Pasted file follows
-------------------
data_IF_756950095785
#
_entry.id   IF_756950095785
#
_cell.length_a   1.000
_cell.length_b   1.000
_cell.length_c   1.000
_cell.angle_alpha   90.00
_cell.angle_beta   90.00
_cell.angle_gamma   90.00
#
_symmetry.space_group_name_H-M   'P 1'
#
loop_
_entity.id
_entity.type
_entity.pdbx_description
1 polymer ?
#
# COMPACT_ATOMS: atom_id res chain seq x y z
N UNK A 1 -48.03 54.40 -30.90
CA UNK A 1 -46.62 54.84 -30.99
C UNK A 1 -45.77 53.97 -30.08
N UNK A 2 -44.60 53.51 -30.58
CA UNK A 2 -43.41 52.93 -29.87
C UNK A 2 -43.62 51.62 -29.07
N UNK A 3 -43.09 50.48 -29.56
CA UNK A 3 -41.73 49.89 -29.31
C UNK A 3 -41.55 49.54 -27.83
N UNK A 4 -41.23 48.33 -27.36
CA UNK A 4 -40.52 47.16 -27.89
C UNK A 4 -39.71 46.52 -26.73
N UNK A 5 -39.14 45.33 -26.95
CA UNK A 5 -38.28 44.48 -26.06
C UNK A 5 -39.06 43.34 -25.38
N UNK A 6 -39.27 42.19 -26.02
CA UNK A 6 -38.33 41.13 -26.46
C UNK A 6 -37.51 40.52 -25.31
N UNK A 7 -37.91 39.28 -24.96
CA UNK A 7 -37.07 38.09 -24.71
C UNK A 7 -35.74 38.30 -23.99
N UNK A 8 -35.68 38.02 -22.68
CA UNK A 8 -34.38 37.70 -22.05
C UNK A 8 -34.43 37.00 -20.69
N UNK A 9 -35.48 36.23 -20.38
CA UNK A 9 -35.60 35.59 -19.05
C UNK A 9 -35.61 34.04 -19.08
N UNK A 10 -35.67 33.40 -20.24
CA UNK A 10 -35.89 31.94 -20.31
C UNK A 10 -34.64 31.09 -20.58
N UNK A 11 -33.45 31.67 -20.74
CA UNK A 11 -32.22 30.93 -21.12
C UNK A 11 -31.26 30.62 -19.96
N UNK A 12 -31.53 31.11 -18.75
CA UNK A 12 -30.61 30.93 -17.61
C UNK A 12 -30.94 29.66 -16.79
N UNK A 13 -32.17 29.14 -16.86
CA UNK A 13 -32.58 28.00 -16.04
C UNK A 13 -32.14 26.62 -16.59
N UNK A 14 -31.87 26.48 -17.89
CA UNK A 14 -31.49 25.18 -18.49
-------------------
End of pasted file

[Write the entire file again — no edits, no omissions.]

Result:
data_IF_756950095785
#
_entry.id   IF_756950095785
#
_cell.length_a   1.000
_cell.length_b   1.000
_cell.length_c   1.000
_cell.angle_alpha   90.00
_cell.angle_beta   90.00
_cell.angle_gamma   90.00
#
_symmetry.space_group_name_H-M   'P 1'
#
loop_
_entity.id
_entity.type
_entity.pdbx_description
1 polymer ?
#
# COMPACT_ATOMS: atom_id res chain seq x y z
N UNK A 1 -48.03 54.40 -30.90
CA UNK A 1 -46.62 54.84 -30.99
C UNK A 1 -45.77 53.97 -30.08
N UNK A 2 -44.60 53.51 -30.58
CA UNK A 2 -43.41 52.93 -29.87
C UNK A 2 -43.62 51.62 -29.07
N UNK A 3 -43.09 50.48 -29.56
CA UNK A 3 -41.73 49.89 -29.31
C UNK A 3 -41.55 49.54 -27.83
N UNK A 4 -41.23 48.33 -27.36
CA UNK A 4 -40.52 47.16 -27.89
C UNK A 4 -39.71 46.52 -26.73
N UNK A 5 -39.14 45.33 -26.95
CA UNK A 5 -38.28 44.48 -26.06
C UNK A 5 -39.06 43.34 -25.38
N UNK A 6 -39.27 42.19 -26.02
CA UNK A 6 -38.33 41.13 -26.46
C UNK A 6 -37.51 40.52 -25.31
N UNK A 7 -37.91 39.28 -24.96
CA UNK A 7 -37.07 38.09 -24.71
C UNK A 7 -35.74 38.30 -23.99
N UNK A 8 -35.68 38.02 -22.68
CA UNK A 8 -34.38 37.70 -22.05
C UNK A 8 -34.43 37.00 -20.69
N UNK A 9 -35.48 36.23 -20.38
CA UNK A 9 -35.60 35.59 -19.05
C UNK A 9 -35.61 34.04 -19.08
N UNK A 10 -35.67 33.40 -20.24
CA UNK A 10 -35.89 31.94 -20.31
C UNK A 10 -34.64 31.09 -20.58
N UNK A 11 -33.45 31.67 -20.74
CA UNK A 11 -32.22 30.93 -21.12
C UNK A 11 -31.26 30.62 -19.96
N UNK A 12 -31.53 31.11 -18.75
CA UNK A 12 -30.61 30.93 -17.61
C UNK A 12 -30.94 29.66 -16.79
N UNK A 13 -32.17 29.14 -16.86
CA UNK A 13 -32.58 28.00 -16.04
C UNK A 13 -32.14 26.62 -16.59
N UNK A 14 -31.87 26.48 -17.89
CA UNK A 14 -31.49 25.18 -18.49